At the moment, the median property value in Dallas is $190,600. Where Dallas has exceeded national averages in other areas, here it falters, coming in 0.876 percent lower than the national average, which is $217,600. That said, property values are unquestionably on the rise in Dallas, having jumped 21.3 percent since 2016.
More Dallas residents own their homes than you may think, as well. As of 2017, 39.4 percent of Dallas residents were able to call their residences their own. This is a good sign, as homeownership rates around the nation are dropping.
– Education in Dallas
Dallas is home to a good number of universities and community colleges, including:
While the city is too big to be called a proper college town, there’s no question about its popularity with students, especially on weekends or during football season.
– Wage by Race & Ethnicity in Common Jobs
Dallas is doing fairly well in terms of economics. As of 2017, the city came in fifth in a list of the best performing economic cities in the nation. Likewise, it generated a Gross Domestic Product of $535.5 billion. Wild, right?
Much of that economic success is the result of the nine Fortune 500 companies located in the area. These businesses include:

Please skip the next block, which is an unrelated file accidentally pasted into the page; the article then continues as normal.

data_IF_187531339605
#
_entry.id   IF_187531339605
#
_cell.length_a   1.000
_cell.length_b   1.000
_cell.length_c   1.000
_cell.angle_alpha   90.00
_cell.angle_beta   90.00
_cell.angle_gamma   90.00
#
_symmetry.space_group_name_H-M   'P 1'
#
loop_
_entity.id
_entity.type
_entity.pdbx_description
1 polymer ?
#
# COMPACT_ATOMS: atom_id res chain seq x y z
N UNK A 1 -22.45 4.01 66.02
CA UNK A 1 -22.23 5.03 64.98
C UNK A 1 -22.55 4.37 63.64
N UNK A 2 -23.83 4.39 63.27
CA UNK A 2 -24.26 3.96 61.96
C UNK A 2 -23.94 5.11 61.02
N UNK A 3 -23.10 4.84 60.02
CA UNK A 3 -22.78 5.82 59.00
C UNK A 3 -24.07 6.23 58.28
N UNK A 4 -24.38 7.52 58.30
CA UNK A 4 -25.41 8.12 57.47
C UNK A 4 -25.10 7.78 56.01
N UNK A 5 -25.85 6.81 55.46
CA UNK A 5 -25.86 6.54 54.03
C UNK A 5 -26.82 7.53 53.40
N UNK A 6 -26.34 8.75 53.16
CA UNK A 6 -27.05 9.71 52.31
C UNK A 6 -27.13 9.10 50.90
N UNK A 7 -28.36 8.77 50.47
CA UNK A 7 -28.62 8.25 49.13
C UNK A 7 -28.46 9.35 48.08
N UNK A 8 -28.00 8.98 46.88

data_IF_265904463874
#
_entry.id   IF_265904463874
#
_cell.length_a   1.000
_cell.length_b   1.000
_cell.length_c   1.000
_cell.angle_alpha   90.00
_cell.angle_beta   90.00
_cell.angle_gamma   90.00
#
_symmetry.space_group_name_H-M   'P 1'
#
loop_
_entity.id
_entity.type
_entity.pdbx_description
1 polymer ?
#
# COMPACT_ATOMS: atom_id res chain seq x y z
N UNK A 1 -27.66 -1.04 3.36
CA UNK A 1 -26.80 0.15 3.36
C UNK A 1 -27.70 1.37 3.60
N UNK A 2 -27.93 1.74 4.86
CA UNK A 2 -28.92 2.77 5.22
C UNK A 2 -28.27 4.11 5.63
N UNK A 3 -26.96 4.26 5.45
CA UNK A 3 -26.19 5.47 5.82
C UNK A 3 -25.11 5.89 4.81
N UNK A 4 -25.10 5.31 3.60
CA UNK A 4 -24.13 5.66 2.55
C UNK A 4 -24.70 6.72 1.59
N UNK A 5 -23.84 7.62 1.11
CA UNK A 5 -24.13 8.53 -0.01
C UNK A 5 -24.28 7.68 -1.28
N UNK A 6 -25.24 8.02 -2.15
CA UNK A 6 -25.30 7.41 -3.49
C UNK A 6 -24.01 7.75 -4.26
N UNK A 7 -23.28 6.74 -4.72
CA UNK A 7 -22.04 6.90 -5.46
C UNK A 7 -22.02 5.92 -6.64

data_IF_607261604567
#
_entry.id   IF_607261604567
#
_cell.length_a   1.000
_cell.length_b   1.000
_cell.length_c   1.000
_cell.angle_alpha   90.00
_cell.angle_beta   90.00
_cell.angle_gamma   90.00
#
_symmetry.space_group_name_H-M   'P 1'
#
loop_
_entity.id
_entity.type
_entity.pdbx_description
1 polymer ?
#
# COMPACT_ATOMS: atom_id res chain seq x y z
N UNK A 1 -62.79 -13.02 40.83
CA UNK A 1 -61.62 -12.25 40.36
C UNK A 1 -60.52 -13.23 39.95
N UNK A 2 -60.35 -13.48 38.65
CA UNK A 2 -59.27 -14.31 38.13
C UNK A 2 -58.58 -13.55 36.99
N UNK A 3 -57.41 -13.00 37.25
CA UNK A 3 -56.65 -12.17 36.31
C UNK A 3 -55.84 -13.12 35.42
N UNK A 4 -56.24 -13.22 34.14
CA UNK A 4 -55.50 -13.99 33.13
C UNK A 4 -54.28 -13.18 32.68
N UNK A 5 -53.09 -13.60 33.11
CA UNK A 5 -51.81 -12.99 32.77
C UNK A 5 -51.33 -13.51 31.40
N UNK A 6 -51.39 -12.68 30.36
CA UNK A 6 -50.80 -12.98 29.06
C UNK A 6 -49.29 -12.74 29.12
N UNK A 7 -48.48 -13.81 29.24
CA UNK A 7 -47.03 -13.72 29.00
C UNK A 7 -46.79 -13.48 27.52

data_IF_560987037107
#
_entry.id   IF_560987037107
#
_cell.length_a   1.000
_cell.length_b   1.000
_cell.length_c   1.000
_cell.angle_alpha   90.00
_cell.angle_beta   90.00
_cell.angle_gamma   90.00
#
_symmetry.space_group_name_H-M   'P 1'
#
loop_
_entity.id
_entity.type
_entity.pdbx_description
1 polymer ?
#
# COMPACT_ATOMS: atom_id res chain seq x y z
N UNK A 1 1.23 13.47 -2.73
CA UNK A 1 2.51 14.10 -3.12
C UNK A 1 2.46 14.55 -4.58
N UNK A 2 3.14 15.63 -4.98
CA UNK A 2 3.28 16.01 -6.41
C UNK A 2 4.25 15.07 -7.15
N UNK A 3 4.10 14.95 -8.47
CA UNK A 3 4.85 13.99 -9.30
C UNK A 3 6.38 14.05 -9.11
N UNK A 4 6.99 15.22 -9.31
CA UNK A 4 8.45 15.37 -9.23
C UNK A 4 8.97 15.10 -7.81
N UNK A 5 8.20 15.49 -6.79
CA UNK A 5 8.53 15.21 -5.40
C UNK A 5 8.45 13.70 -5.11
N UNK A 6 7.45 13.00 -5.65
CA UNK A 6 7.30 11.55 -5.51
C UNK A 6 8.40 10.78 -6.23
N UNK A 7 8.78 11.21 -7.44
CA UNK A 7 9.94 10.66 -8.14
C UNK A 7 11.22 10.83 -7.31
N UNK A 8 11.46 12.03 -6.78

- Energy Transfer Equity
- Tenet Healthcare
- Southwest Airlines
- Texas Instruments
- Jacobs Engineering
- Dean Foods
- Builder’s First Source
But who works for these companies, and the businesses operating out of Dallas? Take a look at the chart below to see how employee demographics in the area break down:
Asian employees earned the most money in 2017, making $66,972 on average. Caucasian residents earned the second most, and residents of two or more races came in third. The disparities suggest a variation in careers based on race and also hint at the race and gender wage gaps that have caused so much strife on a national level.
– Wage by Gender in Common Jobs
Wages in Dallas vary by gender as well. How much they vary, though, depends on who you’re talking to. According to the U.S. Bureau of Labor Statistics, women in Texas are sometimes paid as little as 58.9 percent what their male counterparts earn.